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Cloquet, Jules G.

(klō-kā′) Fr. anatomist, 1790–1883.

C. canal An irregular passage through the center of the vitreous body in the fetus.

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The completed medical chart of a patient, either after discharge from care or after the patient's death.


(klos-trid′ē-ŭm) [L. Clostridium, a genus name, fr. Gr. klōstēr, spindle] A genus of gram-positive, anaerobic, spore-forming bacilli in the family Bacillaceae. The genus comprises more than 250 species inhabit soil, water, and the intestinal tracts of humans and animals. Many species are pathogenic in humans, including those that colonize dead tissue, secrete numerous proteolytic enzymes, and cause gas gangrene. SEE: gas gangrene.

C. baratii A species in which some strains produce a neurotoxin that causes botulism. SEE: botulism.

C. botulinum The species that causes most cases of botulism. Under anaerobic conditions, C. botulinum produces a neurotoxin that causes paralysis by blocking the release of acetylcholine at neuromuscular junctions. The species comprises four distinct groups (labeled I through IV) initially grouped together by their ability to produce botulinum toxin (botulin). SEE: botulism.

C. butyricum A species in which some strains produce a neurotoxin that causes botulism. SEE: botulism.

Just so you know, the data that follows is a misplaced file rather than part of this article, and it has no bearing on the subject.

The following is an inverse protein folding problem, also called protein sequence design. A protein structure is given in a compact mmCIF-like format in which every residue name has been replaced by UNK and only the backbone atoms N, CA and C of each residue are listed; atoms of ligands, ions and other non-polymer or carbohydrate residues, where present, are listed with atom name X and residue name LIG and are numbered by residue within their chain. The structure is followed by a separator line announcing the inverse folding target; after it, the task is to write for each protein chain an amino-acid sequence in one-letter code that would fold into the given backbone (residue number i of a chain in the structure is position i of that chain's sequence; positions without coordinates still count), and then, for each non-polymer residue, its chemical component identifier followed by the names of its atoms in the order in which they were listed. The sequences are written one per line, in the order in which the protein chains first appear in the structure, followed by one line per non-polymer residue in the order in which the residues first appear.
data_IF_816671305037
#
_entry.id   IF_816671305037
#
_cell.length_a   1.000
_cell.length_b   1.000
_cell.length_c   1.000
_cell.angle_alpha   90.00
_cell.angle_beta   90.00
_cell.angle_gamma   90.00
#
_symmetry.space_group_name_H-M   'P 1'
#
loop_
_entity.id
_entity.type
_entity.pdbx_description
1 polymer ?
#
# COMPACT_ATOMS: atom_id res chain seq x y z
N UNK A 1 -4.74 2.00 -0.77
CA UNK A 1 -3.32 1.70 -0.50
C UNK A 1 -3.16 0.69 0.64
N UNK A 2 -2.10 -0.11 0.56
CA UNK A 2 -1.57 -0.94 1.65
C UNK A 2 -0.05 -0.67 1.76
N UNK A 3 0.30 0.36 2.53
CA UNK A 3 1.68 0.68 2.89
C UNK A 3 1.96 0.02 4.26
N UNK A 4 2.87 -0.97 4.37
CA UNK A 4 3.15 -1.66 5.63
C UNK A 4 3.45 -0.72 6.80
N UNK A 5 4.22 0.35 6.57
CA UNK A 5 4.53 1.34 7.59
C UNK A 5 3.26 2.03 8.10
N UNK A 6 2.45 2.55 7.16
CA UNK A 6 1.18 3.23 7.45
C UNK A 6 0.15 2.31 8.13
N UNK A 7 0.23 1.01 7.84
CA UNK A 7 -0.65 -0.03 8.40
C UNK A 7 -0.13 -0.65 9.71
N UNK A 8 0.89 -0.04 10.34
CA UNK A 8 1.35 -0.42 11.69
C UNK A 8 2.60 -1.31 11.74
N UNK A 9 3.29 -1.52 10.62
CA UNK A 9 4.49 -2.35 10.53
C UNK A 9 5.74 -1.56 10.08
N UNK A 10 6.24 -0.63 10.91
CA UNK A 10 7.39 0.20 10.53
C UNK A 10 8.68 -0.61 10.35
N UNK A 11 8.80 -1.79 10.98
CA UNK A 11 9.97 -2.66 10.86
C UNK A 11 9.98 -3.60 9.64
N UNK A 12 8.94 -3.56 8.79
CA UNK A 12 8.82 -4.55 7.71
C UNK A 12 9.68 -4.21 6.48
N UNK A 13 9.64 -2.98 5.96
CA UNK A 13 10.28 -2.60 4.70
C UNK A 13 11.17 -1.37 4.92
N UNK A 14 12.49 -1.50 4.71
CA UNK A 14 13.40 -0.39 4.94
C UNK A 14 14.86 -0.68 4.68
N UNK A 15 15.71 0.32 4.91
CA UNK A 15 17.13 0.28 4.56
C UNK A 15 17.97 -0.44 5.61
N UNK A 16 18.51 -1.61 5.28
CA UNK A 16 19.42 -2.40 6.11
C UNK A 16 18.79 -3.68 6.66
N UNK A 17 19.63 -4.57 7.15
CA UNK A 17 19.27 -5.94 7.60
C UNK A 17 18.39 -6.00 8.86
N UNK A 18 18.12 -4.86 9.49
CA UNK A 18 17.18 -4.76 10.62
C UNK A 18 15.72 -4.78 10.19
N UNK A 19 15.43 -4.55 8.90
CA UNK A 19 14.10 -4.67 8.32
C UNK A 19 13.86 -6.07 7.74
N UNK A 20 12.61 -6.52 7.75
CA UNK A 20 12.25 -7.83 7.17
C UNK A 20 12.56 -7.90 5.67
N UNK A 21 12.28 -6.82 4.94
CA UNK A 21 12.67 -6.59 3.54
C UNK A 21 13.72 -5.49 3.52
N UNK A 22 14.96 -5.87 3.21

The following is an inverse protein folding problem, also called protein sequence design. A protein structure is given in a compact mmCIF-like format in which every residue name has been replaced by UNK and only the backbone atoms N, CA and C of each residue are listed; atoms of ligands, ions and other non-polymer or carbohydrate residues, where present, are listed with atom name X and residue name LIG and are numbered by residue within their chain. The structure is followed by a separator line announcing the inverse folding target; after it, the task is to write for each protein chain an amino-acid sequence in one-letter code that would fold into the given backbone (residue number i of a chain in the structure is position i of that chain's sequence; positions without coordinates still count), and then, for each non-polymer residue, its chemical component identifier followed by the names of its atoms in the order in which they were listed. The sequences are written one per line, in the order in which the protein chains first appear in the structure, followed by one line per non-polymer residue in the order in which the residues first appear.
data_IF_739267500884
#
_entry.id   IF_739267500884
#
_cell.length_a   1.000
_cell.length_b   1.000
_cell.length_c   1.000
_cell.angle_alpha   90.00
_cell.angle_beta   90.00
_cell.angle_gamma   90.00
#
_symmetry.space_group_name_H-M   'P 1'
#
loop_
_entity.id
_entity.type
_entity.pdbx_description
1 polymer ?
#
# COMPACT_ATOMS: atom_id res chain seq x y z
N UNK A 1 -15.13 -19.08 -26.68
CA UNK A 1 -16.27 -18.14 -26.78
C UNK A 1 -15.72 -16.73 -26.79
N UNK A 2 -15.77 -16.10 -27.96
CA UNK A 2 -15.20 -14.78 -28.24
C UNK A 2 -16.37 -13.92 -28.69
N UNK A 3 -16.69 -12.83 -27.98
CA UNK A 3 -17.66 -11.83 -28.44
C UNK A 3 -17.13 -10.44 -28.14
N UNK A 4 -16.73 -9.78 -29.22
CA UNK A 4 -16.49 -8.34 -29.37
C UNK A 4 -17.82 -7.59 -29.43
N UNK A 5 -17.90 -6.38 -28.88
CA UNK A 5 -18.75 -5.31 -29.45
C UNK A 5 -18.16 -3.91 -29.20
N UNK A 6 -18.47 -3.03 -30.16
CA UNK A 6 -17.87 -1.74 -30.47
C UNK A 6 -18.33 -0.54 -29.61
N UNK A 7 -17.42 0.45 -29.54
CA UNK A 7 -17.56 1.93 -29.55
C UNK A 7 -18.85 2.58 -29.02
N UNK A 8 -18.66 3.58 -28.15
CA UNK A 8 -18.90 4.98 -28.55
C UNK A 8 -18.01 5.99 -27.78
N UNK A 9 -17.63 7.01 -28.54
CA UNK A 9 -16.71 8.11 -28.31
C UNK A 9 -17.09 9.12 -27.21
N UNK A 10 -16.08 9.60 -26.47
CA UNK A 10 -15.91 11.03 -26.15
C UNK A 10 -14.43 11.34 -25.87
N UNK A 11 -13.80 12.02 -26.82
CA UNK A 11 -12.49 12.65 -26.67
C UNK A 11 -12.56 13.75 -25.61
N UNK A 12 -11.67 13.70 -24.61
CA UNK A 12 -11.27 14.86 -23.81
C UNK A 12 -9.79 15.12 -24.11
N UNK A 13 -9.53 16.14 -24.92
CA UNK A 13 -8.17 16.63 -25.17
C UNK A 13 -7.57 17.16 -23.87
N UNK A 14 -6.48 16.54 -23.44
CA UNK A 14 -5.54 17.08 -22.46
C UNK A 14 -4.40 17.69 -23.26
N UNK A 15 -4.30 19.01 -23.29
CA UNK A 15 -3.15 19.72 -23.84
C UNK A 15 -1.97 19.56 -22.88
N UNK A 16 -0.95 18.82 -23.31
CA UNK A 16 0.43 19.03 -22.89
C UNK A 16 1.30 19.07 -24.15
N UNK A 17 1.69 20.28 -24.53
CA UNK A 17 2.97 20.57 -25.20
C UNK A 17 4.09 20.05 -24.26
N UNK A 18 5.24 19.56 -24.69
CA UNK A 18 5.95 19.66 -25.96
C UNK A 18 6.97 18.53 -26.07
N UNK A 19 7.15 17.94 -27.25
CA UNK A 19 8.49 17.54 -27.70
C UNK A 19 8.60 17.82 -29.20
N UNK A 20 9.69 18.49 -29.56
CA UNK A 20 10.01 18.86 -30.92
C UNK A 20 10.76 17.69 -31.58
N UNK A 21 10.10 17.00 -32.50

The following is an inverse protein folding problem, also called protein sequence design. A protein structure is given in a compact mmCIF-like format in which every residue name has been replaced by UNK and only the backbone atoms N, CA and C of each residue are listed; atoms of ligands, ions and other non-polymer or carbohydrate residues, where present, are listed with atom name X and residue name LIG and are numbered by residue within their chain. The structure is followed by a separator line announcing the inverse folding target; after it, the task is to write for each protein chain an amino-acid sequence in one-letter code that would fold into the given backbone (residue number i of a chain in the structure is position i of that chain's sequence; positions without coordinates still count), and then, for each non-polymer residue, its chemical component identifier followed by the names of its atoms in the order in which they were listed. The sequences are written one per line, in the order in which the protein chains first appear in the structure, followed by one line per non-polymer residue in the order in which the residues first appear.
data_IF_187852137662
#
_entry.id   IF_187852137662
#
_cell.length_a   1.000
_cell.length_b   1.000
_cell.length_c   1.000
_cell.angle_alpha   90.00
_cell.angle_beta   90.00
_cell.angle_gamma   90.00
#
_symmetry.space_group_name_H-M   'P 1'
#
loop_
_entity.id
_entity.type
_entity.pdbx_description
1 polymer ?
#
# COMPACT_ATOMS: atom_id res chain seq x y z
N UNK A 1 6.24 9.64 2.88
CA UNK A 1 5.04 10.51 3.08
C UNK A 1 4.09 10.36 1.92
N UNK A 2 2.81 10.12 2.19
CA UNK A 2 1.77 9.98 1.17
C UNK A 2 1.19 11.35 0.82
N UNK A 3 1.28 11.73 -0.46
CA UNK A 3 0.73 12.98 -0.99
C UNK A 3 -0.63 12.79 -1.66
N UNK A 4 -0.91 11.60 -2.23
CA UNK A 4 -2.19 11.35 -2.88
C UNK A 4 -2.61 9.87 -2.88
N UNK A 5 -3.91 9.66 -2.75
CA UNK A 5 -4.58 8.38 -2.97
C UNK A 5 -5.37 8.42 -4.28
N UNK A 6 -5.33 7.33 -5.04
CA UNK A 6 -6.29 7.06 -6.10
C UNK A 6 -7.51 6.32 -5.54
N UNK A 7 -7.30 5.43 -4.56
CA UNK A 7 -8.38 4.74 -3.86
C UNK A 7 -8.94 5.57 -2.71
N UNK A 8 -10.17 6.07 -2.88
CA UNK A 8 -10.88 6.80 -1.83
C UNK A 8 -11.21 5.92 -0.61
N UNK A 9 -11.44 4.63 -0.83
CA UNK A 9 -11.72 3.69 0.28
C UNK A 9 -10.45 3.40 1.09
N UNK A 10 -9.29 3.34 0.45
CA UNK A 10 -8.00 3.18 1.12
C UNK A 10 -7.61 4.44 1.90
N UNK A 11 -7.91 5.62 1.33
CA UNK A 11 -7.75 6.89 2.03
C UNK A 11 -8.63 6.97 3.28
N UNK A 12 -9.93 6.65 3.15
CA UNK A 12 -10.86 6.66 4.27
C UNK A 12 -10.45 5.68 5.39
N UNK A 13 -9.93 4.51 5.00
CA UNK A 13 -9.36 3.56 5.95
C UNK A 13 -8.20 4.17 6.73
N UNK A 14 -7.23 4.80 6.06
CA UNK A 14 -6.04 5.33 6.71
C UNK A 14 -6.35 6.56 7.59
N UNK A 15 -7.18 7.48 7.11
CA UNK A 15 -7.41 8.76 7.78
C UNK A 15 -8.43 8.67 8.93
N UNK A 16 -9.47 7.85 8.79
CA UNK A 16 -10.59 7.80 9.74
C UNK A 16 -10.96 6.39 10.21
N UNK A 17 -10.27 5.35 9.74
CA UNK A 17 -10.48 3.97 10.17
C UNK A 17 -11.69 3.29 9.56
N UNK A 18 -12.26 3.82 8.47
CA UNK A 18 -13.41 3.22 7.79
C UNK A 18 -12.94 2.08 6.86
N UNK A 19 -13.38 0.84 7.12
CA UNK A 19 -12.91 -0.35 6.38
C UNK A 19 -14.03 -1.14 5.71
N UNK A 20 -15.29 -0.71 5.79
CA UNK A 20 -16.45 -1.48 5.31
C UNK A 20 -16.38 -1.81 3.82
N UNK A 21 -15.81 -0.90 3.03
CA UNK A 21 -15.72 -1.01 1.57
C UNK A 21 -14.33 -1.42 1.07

C. chauvoei The species that causes blackleg or symptomatic anthrax in cattle.

C. difficile ABBR: C. diff. A species that causes watery diarrhea, fever, anorexia, and abdominal pain, sometimes accompanied by pseudomembranous colitis, esp. in patients previously treated with antibiotics or confined in health care settings. Most antibiotics (except aminoglycosides) have been associated with the development of C. diff. -associated disease, which varies in clinical significance from a relatively mild diarrheal illness, to one complicated by dehydration, electrolyte disturbances, toxic megacolon, and death. The disease is caused by two exotoxins released by the bacterium into the colon: TcdA and TcdB.

DIAGNOSIS: Infections with C. diff. may be detected with cytotoxin neutralization assays, enzyme immunoassays, polymerase chain reaction (PCR) assays, or loop-mediated isothermal amplification.

PATIENT CARE: Outbreaks of C diff. are found in many health care institutions, including nursing homes and hospitals. To prevent the spread of the disease in these facilities, staff should practice scrupulous hand hygiene, and patients affected by diarrheal illnesses should be isolated. Gowns and gloves should be worn by personnel attending infected patients. Linens should be disinfected and other infection control practices followed. Surfaces potentially contaminated by clostridial spores should be treated with hypochlorite bleaches (household bleach) as a disinfectant. Personal patient care items should not be shared or re-used. Mild to moderately infected patients typically improve with the oral administration of metronidazole or vancomycin; more severely ill patients may need infusions of vancomycin directly into the gastrointestinal tract. Patients with toxic megacolon may need surgery to ...

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